Here’s a phenomenal example on what to do with fury. Last week, when VP Mike Pence visited Philadelphia for a fundraising dinner, activist Samantha Goldman of RefuseFascism.org put the word out that they were recruiting 100 handmaids to organize attend a protest. As Sam wrote in The Philadelphia Inquirer:

One of the “handmaids,” Michele, said to me, “I protest for any person that feels that this administration is gunning to strip them of their rights and who live in fear as to what’s going to happen next … I will not just calm down. I will not avoid what’s going on just because it hasn’t impacted my privileges …. yet.”

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When applied quickly and consistently, this is the kind of nonviolent action that takes down regimes, and history is on our side. The point * is that whenever possible, our outrage needs to be fueled, because over time, it has the psychological effect of weakening our resolve – and that’s when the members of a regime often choose to act. As UC Berkley Professor Robert Reich reminds us,

“Keep your message positive. They want the country to be angry and fearful because this is the soil from which their darkest policies grow. No more helpless or hopeless talk.”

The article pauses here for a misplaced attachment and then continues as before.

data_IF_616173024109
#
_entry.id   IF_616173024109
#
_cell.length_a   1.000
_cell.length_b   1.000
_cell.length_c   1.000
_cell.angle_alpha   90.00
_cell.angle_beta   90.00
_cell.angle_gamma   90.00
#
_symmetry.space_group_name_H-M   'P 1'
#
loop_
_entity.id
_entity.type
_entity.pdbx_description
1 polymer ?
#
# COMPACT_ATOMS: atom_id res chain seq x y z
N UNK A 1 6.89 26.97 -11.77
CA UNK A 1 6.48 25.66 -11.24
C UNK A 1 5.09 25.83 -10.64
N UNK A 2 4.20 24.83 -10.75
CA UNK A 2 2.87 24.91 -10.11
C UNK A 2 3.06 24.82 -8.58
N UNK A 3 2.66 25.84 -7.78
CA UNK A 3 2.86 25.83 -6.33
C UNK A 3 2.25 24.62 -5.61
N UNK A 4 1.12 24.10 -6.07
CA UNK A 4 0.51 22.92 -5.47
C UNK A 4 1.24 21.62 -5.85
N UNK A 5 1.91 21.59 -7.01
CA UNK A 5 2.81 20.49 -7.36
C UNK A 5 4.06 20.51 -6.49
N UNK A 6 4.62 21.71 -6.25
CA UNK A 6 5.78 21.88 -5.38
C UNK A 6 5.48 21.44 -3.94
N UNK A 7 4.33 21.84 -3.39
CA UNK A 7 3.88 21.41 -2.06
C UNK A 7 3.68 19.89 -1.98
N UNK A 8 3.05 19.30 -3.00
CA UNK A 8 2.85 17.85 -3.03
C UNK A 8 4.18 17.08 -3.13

Step 3: Declarations by Organizations and Institutions

Step 3 of Gene Sharp’s blueprint for removing a dictator is listed as one of six formal actions. The American Psychological Association (APA) and American Psychiatric Organizations have been leading examples of how to use your organizational power for good. The APAs have released statements on everything from Post-Election Stress Disorder to the GOP Administration’s position on Standing Rock or the attempt to enact a transgender military ban to the separation of immigrant families at the border to gun violence:

The president of the American Psychological Association, Antonio E. Puente, PhD, issued a statement decrying President Trump for ref

erring to attacks such as the massacre at a Texas church on Sunday a mental health problem, opining, “Calling this shooting a ‘mental health problem’ distracts our nation’s leaders from developing policies and legislation that would focus on preventing gun violence through a scientific, public health approach.”

Today’s Action

SHORT GAME: Set aside 10 minutes to research some of the organizations you’re invested in, and learn more about their positions on current GOP Administration policies. Focus on the causes that matter most to you. (You might remember when a “rogue” National Park Service employee had something to say about climate change.)